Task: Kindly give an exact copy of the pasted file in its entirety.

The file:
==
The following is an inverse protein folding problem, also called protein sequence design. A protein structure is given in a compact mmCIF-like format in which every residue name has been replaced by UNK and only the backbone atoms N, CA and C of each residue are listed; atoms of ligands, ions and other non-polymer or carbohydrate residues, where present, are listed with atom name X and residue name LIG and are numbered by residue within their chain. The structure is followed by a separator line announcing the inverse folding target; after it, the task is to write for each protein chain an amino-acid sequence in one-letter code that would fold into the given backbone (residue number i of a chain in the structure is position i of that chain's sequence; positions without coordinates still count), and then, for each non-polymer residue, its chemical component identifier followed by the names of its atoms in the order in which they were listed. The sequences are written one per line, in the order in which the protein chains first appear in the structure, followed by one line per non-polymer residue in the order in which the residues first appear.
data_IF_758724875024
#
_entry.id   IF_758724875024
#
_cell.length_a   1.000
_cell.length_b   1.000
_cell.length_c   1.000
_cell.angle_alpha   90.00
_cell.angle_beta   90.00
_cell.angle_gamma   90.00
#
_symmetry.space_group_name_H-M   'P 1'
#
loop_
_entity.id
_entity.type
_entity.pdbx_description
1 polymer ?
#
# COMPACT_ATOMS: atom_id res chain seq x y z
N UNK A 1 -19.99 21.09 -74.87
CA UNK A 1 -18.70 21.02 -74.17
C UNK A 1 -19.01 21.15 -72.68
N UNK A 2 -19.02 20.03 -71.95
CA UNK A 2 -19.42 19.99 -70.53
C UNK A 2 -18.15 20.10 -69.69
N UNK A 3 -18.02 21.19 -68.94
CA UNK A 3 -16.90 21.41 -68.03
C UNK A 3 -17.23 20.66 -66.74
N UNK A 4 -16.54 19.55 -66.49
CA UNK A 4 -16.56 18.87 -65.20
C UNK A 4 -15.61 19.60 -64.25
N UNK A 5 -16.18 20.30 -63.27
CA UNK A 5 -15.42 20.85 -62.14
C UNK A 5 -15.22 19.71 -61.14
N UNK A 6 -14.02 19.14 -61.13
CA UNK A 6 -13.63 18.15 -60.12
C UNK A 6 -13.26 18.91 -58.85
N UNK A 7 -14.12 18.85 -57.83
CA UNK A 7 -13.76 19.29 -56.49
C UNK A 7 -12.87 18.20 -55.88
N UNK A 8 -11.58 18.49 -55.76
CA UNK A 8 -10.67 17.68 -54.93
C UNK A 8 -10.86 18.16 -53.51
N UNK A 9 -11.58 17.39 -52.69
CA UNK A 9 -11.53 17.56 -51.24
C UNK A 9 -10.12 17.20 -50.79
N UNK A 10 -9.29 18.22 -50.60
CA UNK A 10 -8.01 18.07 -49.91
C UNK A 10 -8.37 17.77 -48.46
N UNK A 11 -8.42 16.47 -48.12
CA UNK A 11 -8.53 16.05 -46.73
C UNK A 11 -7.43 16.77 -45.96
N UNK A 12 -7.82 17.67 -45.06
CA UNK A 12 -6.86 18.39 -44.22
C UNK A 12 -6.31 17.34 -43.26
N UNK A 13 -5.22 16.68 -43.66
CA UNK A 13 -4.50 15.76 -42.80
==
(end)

The following is an inverse protein folding problem, also called protein sequence design. A protein structure is given in a compact mmCIF-like format in which every residue name has been replaced by UNK and only the backbone atoms N, CA and C of each residue are listed; atoms of ligands, ions and other non-polymer or carbohydrate residues, where present, are listed with atom name X and residue name LIG and are numbered by residue within their chain. The structure is followed by a separator line announcing the inverse folding target; after it, the task is to write for each protein chain an amino-acid sequence in one-letter code that would fold into the given backbone (residue number i of a chain in the structure is position i of that chain's sequence; positions without coordinates still count), and then, for each non-polymer residue, its chemical component identifier followed by the names of its atoms in the order in which they were listed. The sequences are written one per line, in the order in which the protein chains first appear in the structure, followed by one line per non-polymer residue in the order in which the residues first appear.
data_IF_758724875024
#
_entry.id   IF_758724875024
#
_cell.length_a   1.000
_cell.length_b   1.000
_cell.length_c   1.000
_cell.angle_alpha   90.00
_cell.angle_beta   90.00
_cell.angle_gamma   90.00
#
_symmetry.space_group_name_H-M   'P 1'
#
loop_
_entity.id
_entity.type
_entity.pdbx_description
1 polymer ?
#
# COMPACT_ATOMS: atom_id res chain seq x y z
N UNK A 1 -19.99 21.09 -74.87
CA UNK A 1 -18.70 21.02 -74.17
C UNK A 1 -19.01 21.15 -72.68
N UNK A 2 -19.02 20.03 -71.95
CA UNK A 2 -19.42 19.99 -70.53
C UNK A 2 -18.15 20.10 -69.69
N UNK A 3 -18.02 21.19 -68.94
CA UNK A 3 -16.90 21.41 -68.03
C UNK A 3 -17.23 20.66 -66.74
N UNK A 4 -16.54 19.55 -66.49
CA UNK A 4 -16.56 18.87 -65.20
C UNK A 4 -15.61 19.60 -64.25
N UNK A 5 -16.18 20.30 -63.27
CA UNK A 5 -15.42 20.85 -62.14
C UNK A 5 -15.22 19.71 -61.14
N UNK A 6 -14.02 19.14 -61.13
CA UNK A 6 -13.63 18.15 -60.12
C UNK A 6 -13.26 18.91 -58.85
N UNK A 7 -14.12 18.85 -57.83
CA UNK A 7 -13.76 19.29 -56.49
C UNK A 7 -12.87 18.20 -55.88
N UNK A 8 -11.58 18.49 -55.76
CA UNK A 8 -10.67 17.68 -54.93
C UNK A 8 -10.86 18.16 -53.51
N UNK A 9 -11.58 17.39 -52.69
CA UNK A 9 -11.53 17.56 -51.24
C UNK A 9 -10.12 17.20 -50.79
N UNK A 10 -9.29 18.22 -50.60
CA UNK A 10 -8.01 18.07 -49.91
C UNK A 10 -8.37 17.77 -48.46
N UNK A 11 -8.42 16.47 -48.12
CA UNK A 11 -8.53 16.05 -46.73
C UNK A 11 -7.43 16.77 -45.96
N UNK A 12 -7.82 17.67 -45.06
CA UNK A 12 -6.86 18.39 -44.22
C UNK A 12 -6.31 17.34 -43.26
N UNK A 13 -5.22 16.68 -43.66
CA UNK A 13 -4.50 15.76 -42.80